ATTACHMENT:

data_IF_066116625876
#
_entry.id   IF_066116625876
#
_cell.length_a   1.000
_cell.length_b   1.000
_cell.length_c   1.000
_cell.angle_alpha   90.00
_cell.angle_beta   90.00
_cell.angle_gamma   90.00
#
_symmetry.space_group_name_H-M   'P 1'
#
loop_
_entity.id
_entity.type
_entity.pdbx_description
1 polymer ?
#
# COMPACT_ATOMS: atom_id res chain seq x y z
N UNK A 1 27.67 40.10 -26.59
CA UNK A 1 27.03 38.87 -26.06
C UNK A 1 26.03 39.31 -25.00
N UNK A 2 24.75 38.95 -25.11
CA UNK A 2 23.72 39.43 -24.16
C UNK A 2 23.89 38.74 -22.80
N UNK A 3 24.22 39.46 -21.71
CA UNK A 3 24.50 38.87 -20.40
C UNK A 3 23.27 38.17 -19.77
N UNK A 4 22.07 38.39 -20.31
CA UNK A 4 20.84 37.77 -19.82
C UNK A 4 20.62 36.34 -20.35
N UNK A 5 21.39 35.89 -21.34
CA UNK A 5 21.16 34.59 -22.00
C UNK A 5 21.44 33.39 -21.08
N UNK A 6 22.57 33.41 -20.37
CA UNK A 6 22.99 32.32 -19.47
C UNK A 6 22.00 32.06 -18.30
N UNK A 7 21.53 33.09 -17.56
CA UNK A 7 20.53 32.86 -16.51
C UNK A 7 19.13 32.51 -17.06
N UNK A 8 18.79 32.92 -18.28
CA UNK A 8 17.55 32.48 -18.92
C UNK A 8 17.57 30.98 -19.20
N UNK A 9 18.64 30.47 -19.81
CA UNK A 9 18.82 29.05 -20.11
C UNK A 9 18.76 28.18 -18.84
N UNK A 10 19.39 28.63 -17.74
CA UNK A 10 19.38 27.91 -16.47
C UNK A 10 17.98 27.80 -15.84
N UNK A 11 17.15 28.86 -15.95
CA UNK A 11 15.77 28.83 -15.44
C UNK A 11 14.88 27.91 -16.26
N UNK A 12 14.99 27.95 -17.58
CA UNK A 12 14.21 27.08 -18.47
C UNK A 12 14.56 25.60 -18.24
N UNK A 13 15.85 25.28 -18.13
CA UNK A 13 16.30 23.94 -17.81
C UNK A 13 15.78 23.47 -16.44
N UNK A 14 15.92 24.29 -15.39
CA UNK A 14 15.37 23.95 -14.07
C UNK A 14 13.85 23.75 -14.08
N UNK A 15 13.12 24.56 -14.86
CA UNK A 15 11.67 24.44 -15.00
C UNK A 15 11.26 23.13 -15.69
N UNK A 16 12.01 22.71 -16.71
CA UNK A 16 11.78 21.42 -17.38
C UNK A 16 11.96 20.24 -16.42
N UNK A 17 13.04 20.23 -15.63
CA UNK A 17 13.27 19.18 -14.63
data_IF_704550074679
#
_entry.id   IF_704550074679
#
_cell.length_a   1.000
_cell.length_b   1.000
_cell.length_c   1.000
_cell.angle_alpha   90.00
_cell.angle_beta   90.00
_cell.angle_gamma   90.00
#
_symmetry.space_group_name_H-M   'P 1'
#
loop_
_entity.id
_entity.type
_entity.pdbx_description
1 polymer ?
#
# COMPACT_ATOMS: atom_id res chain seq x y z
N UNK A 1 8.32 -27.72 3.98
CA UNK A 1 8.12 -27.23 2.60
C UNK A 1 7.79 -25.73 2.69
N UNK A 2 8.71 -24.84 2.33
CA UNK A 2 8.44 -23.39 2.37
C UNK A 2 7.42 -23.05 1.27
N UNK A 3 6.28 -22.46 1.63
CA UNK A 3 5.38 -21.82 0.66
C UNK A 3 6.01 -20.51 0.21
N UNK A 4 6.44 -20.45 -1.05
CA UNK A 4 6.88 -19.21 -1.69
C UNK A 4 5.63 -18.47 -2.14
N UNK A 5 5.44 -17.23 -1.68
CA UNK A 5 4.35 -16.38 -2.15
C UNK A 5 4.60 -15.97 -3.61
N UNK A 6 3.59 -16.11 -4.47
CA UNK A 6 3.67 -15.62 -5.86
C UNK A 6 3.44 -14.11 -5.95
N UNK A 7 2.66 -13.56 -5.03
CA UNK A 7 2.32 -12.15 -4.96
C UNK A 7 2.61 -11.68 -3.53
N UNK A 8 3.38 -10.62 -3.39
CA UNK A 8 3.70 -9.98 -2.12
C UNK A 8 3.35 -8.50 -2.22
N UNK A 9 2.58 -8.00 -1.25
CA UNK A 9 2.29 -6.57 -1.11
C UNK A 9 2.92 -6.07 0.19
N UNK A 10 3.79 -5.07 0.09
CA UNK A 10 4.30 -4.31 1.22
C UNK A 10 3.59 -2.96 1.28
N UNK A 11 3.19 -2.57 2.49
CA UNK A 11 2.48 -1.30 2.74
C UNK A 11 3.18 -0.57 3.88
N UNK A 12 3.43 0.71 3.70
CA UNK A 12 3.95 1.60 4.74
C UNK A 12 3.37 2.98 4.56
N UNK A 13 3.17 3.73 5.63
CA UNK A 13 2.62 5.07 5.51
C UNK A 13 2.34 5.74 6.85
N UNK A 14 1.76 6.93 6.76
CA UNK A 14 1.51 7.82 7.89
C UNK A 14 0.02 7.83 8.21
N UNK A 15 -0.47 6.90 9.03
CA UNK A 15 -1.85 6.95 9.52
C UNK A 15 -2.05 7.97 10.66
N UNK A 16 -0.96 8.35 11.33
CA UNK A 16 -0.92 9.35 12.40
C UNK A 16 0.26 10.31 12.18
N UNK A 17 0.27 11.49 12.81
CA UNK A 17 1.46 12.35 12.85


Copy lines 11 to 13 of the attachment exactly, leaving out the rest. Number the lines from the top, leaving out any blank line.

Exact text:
#
_symmetry.space_group_name_H-M   'P 1'
#